Based on the book by Roald Dahl
Book: Dennis Kelly
Music and lyrics: Tim Minchin
Resident Director: Phil Bartlett
Reviewer: Charlotte Broadbent
Matilda the Musical has been dominating the West End since 2010 and has gone on to charm the globe. The show made history in 2012 when all four Matildas won the coveted Olivier award for Best Actress in a Musical, not to mention the reams of other awards the show has been graced with. With such a pedigree, audiences are waiting with bated breath as Matilda embarks on its first tour of the UK and Ireland.
Frankly, the show deserves all the praise it has received. It is a bulletproof musical. Memorable themes, powerful lyrics, beautifully scored – the band were exceptional. Tim Minchin has been relentlessly bold with the music. Overall it is a wordy musical, asking for great vocal dexterity from its cast. With a complex text, sharp choreography and the live band, there were occasional battles for dominance and some words were a little lost, but this may well be experienced differently throughout the theatre. The diction was astoundingly well executed by the children, which will be well appreciated in the upper circle.
The child cast is astounding; every eyeline, gesture, and word is delivered with impeccable precision. It’s amazing to think that, at one point, Matilda was going to be the only character played by a child actor (in fact, at one point she was going to be a puppet). The presence of this tenacious and engaging core of young performers is doubtlessly the key to the show’s success. Their performances are inspiring. The young cast rotates throughout the run, but in this performance, Nicola Turner was a breathtaking Matilda.
The comedic and grotesque Mr. and Mrs. Wormwood were played by Sebastien Torkia and Rebecca Thornhill. Both have challenging solos; Torkia is charged with beginning the second act during the interval. A daunting task but Torkia interacts with the audience well and launches the second act with a bang. Thornhill was almost lost amid the goliath of a solo ‘Loud’. Brash singing, dance and comic delivery are all required to sell this number and Thornhill was all but swallowed by the task.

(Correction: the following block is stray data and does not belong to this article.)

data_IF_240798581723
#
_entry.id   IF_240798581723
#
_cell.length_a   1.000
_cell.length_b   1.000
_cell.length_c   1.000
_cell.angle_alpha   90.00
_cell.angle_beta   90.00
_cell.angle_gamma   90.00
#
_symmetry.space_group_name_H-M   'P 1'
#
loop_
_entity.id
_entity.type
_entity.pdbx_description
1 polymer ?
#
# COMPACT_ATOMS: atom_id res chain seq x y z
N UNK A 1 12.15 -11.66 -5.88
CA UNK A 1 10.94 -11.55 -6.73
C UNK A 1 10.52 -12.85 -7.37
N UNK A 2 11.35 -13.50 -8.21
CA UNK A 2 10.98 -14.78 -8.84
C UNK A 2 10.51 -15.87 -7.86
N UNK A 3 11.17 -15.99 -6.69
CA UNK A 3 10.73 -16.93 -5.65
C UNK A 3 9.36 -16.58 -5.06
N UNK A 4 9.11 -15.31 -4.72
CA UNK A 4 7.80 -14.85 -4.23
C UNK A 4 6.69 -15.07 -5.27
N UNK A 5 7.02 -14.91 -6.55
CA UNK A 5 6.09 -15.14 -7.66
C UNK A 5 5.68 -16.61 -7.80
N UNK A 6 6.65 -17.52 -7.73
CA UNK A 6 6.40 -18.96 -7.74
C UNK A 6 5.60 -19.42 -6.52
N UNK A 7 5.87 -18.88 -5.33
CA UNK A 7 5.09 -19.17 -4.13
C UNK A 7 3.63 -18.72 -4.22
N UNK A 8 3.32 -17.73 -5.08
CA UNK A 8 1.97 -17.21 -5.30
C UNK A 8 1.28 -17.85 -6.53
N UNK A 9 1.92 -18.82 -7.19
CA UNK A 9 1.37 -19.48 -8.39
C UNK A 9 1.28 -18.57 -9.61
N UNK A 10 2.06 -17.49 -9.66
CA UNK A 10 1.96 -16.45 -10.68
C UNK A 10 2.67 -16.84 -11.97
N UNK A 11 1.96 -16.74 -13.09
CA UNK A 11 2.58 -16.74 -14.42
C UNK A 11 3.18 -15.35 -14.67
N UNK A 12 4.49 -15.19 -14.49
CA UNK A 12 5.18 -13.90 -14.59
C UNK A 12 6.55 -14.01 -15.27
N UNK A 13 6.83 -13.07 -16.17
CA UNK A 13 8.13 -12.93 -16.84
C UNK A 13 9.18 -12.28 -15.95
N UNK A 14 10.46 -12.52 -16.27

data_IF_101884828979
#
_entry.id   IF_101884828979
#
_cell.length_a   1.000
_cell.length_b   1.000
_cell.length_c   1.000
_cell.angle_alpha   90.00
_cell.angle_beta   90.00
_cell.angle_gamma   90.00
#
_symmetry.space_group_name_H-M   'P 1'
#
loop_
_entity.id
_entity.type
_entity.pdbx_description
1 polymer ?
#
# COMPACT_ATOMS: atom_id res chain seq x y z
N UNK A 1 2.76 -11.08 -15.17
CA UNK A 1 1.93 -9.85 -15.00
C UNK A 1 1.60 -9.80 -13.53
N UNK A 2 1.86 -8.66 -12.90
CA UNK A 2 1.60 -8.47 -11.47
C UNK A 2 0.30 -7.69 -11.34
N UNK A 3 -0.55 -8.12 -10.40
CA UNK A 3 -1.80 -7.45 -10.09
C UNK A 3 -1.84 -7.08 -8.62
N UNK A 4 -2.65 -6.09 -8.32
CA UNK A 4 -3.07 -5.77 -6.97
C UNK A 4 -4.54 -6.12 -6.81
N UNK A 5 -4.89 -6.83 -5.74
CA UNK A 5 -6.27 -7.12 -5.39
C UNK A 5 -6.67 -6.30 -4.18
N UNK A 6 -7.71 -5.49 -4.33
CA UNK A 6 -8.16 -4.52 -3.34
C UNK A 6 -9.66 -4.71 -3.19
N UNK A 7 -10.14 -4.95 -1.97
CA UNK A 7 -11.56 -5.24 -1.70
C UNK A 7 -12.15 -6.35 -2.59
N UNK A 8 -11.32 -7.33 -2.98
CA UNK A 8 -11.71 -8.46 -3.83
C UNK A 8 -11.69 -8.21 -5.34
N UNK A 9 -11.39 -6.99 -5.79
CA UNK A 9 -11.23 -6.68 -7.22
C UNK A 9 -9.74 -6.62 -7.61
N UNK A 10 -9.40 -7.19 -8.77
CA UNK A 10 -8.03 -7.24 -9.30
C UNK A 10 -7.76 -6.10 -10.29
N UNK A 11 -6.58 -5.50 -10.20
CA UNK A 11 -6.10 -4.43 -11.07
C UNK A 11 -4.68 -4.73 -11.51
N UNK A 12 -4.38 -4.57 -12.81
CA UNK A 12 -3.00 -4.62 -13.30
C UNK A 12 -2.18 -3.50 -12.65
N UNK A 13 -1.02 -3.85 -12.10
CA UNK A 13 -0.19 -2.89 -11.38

The notorious Miss Trunchbull is played by Elliot Harper, who arrives about a third of the way into the show. The character is talked up so much and audiences can’t wait to see how this villainous woman will be portrayed on stage. Thus, when her reveal does come it needs to be spectacular and there was some unknown quality here that was perhaps missing. The character is brought on with her back to us and begins speaking facing away. This has the potential for a dramatic reveal but something in the pacing made this moment underwhelming, which Harper never fully recovers from. His poise and execution was brilliant and his humour was intelligently understated, but perhaps there is something in the staging that means this vital character never really flies in this production.
It is notoriously difficult to obtain the rights to adapt Roald Dahl’s work, so it’s no surprise to learn that it was the Dahl estate who contacted the RSC with the intial suggestion. A real example of all of the components coming together at the right time. School Song in Act One is a striking example of this: the music of Tim Minchin and the choreography of Peter Darling is one of the greatest marriages of lyrics and dance in any musical. Inspired.
With an adaptation, there’s always a push and pull between what’s in the book and what works on stage. Matilda the Musical takes the message of the book beautifully and with real care. The result is palpably empowering, both for young children in the audience and the young-at-heart alike.
Run like the wind to catch this one.
Runs until 23 March 2019 | Image: Contributed